The teacher sits alone in his office chair in his study and engages with the PAC. The micro moves and the waiting that ERT requires, all of the screen openings and closings, app changes, window openings and closings, precise cursor moves, countless mouse clicks, screen-fill lag-time waits, head shifts, gaze direction shifts, concentration refocusing, typing, retyping, the redundant typing, precise mouse positioning, and the copy and paste of grading writing. When finished, you move to another class on the same day at that same school. After you do that stretch, you take a deep breath and a long draft of iced lemon water. Then you repeat the PAC. Still, after that, there is prep for tomorrow. PAC. I read in the article, Computer Mouse Fatigue: (Getting M.A.D. with your Mouse) that problems from mouse overuse go beyond carpal tunnel syndrome. All of those 2-inch mouse movements total 100 km a year in normal times. How much further do our hands move during ERT? I can’t count. I’ve made more typing errors, and dropped and knocked things over numerous times, as it says in the article.
Going through the PAC of ERT causes this kind of unexpected and persistent computer fatigue. At this point, it can be said without any need to cite supporting evidence that our stress levels are already high with self-quarantine under a COVID sun. The anxiety level of life in these small Japanese apartments is similar to that of life in a space station.
Because of the perpetual anxiety cycle I can’t find time to get out into nature. The combination of that and self-quarantine, coupled with potential unemployment and bad financial news, and news of the USA riots, steals attention and has really drained me. I have noticed myself being much stricter with my students on Zoom, my face in the monitor becomes menacing like Big Brother.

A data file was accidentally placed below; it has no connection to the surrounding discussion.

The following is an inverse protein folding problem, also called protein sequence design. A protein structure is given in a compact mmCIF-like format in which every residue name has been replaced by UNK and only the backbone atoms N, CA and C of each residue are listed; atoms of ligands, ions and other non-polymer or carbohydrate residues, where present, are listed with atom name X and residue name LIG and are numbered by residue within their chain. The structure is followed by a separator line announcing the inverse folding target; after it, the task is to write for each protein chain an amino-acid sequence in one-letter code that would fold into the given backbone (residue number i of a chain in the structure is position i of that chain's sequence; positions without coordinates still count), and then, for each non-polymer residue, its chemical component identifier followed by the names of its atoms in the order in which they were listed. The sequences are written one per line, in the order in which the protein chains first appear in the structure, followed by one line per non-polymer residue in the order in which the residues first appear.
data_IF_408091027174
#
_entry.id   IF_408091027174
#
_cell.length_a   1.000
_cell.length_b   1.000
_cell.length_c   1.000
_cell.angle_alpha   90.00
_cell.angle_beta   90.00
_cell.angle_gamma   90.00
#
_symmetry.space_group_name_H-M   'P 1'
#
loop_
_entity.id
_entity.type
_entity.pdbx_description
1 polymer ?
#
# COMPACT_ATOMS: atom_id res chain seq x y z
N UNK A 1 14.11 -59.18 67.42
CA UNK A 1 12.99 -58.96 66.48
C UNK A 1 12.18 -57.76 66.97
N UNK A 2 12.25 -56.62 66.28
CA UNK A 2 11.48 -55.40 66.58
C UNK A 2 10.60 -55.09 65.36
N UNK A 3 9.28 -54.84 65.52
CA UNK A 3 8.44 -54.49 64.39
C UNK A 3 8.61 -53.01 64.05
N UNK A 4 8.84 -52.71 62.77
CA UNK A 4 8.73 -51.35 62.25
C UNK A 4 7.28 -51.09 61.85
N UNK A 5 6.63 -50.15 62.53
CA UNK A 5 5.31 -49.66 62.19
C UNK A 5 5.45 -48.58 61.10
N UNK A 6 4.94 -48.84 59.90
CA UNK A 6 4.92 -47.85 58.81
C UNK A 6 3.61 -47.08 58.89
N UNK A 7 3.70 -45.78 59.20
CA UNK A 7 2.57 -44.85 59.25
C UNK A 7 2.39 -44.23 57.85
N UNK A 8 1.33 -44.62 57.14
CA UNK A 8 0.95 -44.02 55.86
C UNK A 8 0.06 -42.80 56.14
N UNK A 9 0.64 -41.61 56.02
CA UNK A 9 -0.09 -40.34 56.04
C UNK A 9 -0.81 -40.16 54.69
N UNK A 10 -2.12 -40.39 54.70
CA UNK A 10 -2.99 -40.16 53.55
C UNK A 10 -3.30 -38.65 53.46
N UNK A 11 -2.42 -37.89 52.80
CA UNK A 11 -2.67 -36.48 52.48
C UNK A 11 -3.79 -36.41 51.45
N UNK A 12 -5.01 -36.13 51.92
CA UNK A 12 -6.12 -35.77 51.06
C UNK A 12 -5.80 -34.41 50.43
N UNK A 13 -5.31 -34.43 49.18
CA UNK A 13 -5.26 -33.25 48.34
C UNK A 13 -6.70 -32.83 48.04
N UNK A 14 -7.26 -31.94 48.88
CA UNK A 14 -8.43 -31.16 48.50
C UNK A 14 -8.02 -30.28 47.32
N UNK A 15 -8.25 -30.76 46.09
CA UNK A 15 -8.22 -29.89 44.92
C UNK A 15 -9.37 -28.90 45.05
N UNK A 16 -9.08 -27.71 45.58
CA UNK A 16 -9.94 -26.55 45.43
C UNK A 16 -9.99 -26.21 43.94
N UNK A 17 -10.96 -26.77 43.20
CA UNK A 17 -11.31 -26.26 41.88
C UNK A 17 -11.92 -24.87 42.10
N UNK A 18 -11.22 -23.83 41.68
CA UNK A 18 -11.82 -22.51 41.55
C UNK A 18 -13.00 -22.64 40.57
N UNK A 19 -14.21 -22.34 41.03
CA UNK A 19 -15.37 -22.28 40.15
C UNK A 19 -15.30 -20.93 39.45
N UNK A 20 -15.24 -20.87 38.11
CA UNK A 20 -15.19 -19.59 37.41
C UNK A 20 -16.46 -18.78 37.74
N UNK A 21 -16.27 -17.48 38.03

Where then is the relief? Shinrin-yoku or forest bathing is specifically cited in the article, 21 Reasons You’re Fatigued, as making one “less likely to ruminate on negative events or thoughts/emotions, which is often a precursor to depression, and more resilient in the face of stress.” My version of forest bathing has been taking out my Fuji camera more often than usual and pretending to be a street photographer in the greater neighborhood of our condominium. One weird effect of PAC is that I have wanted to exercise more. I’ve noticed a change in my habits even since the start of ERT: I exercise more now than since I was a teenager on the football team. This human chicken wing can now do 38 push-ups. Another satisfaction is simply finding ways of getting things done efficiently.
Finally, I see a silver lining: when we do go back to the classroom, we will have added a trove of already-created-and-tested online expansions and enhancements to our teacher toolbox. What then of the perpetual anxiety cycle? PAC has come to occupy my study, my condo, and my life. Summarizing it, I can recall a quote from the TV show, M*A*S*H, about having to cope with persistent bombing in the mobile medical facility’s area and attending to the never-ending stream of wounded: You get used to never getting used to it. Here I sit in my study, stretching, taking a deep breath, and taking a long draft of iced lemon water, still dueling with PAC.
David Stepanczuk is an American EFL instructor working in Japan since 1991. He has taught at six universities and at major Japanese corporations. He has two master’s degrees, in education technology and in fine art, has published several papers, and has given several presentations for JALT.